The heartthrobs of Casanova or Shakespeare pulled the wine from the archipelago, which they knew perfectly well. The British dramatist left written in his work Enrique V: “Give me canary wine, and you, my beloved, rest here“
Wine is not new in the Canary Islands. The first island in which it was cultivated was Fuerteventura because it arrived a century before the first plantation that Fernando de Castro made in 1497 in Tenerife and John Hill in El Hierro in 1526. The chroniclers say that the famous wine of Lanzarote and Fuerteventura is previous because they were conquered almost a century before by the Frenchman Juan de Bethencourt.
The “playboy” of Casanova
The diplomat, spy and Italian writer knew nothing. He left written in his memoirs: “I started by making him eat a couple of cookies embedded in a bit of Canary and then I took her to the main part of the palace.” There are passages on the wine of the islands in the nearly 3,500 pages that cover the life of Casanova from his birth in 1725 to 1774.
William Shakespeare mentioned the wine of the Canary Islands for its quality in some of his romantic works. Love at first sight is often its main theme. In “Enrique V” the playwright said: “You have already taken many canaries and that is a wonderfully penetrating wine“.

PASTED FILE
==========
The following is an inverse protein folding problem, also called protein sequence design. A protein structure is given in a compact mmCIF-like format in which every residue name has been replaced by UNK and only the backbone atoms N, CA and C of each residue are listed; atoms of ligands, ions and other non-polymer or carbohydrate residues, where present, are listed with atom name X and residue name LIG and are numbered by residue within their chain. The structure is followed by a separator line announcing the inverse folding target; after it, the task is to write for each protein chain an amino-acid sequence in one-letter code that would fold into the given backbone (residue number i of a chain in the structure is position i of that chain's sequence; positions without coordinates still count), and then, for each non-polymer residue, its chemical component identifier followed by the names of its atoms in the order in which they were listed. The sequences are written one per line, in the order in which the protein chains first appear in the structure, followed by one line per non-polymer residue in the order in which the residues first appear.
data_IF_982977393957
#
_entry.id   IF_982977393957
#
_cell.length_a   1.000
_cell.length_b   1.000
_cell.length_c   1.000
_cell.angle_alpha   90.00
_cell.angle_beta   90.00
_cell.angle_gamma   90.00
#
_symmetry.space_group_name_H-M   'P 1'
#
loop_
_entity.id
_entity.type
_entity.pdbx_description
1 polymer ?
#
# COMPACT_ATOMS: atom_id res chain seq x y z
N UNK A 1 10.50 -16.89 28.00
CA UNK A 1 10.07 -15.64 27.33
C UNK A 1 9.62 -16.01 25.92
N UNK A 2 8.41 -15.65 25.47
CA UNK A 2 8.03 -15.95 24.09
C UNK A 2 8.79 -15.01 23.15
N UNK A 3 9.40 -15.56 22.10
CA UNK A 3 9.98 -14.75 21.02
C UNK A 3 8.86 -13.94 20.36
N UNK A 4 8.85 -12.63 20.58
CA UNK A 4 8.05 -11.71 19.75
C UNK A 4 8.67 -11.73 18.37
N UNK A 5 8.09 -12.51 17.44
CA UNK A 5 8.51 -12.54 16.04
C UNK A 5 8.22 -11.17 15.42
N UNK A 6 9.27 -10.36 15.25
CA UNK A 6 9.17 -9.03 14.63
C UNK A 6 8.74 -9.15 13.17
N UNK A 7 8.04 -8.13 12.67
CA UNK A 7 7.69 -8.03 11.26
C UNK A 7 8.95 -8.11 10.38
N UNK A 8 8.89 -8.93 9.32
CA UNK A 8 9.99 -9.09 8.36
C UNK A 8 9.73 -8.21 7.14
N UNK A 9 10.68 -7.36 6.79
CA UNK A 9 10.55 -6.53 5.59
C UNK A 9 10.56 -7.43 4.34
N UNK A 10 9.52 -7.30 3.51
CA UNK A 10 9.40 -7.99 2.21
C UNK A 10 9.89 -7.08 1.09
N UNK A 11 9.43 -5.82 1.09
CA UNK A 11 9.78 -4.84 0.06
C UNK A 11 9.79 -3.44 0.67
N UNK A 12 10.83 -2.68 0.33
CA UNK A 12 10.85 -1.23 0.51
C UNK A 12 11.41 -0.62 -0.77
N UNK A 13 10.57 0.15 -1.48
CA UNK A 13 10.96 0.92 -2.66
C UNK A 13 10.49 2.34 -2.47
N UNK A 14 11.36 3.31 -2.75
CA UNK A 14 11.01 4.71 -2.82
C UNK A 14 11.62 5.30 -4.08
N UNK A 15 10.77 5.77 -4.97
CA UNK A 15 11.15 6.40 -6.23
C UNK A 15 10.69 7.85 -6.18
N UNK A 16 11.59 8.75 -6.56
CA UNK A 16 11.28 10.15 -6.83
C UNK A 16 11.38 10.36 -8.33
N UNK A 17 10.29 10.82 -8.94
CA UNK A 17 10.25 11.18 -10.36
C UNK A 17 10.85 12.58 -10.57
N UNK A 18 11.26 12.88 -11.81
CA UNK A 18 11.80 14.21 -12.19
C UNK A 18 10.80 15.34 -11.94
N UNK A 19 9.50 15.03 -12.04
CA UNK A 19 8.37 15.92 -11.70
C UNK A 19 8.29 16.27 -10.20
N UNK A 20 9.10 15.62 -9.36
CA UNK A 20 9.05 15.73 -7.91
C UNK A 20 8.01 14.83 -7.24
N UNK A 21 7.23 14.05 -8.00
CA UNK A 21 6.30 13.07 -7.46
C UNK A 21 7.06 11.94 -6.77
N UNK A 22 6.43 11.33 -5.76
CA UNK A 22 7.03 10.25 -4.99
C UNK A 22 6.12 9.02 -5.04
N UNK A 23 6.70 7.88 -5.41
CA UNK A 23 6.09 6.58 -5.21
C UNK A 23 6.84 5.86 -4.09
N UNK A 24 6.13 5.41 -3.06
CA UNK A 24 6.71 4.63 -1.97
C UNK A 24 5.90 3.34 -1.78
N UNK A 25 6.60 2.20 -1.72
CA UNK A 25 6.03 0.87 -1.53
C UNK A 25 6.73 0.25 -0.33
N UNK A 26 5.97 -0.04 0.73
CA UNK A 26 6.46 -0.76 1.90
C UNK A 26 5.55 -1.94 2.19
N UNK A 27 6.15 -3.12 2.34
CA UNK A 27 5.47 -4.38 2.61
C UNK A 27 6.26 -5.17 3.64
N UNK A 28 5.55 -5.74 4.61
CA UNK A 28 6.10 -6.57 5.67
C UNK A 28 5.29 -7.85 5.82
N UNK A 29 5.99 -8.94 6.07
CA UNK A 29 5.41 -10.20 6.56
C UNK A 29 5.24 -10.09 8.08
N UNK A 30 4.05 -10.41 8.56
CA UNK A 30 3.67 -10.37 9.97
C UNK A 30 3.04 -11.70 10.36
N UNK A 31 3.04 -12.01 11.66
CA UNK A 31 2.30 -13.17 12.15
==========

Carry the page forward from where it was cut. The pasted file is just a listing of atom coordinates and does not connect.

Edgar Rice Burroughs, the writer who created Tarzan, among others, resorted to the Canary wine to narrate in a previous book a story that is set in the thirteenth century in England about the invented character of Norman de Torn. It was about the power struggle between Henry III and Simon de Montfort. Norman de Torn enjoyed the wine of the Canary Islands after his fighting as a swordsman.
The author of Moby Dick
Herman Melville, author of Moby Dick 1851, cites in his work “Benito Cereno” the quality of wine from the Canary Islands. This novel is a fictional account of a revolt on a Spanish slave ship captained by Don Benito Cereno, published for the first time in 1855. It deals with issues such as slavery in the United States. Things of life, Moby Dick was filmed in the Fifty some of his best scenes in the Canary Islands.
Robert Louis Stevenson
In one of his novels, “The black arrow” refers to the elegance on the palate of the island’s wine. The novel is set in the reign of King Henry VI and during the War of the Roses (1455-1487). The protagonist is a boy who is in a forest with a fugitive, Joanna Sedley, disguised as a child with the alias of John Matcham. The girl is a rich heiress who escapes from a rich landowner who wants to force her for a marriage of convenience. Canary wine will bring softness to your heart.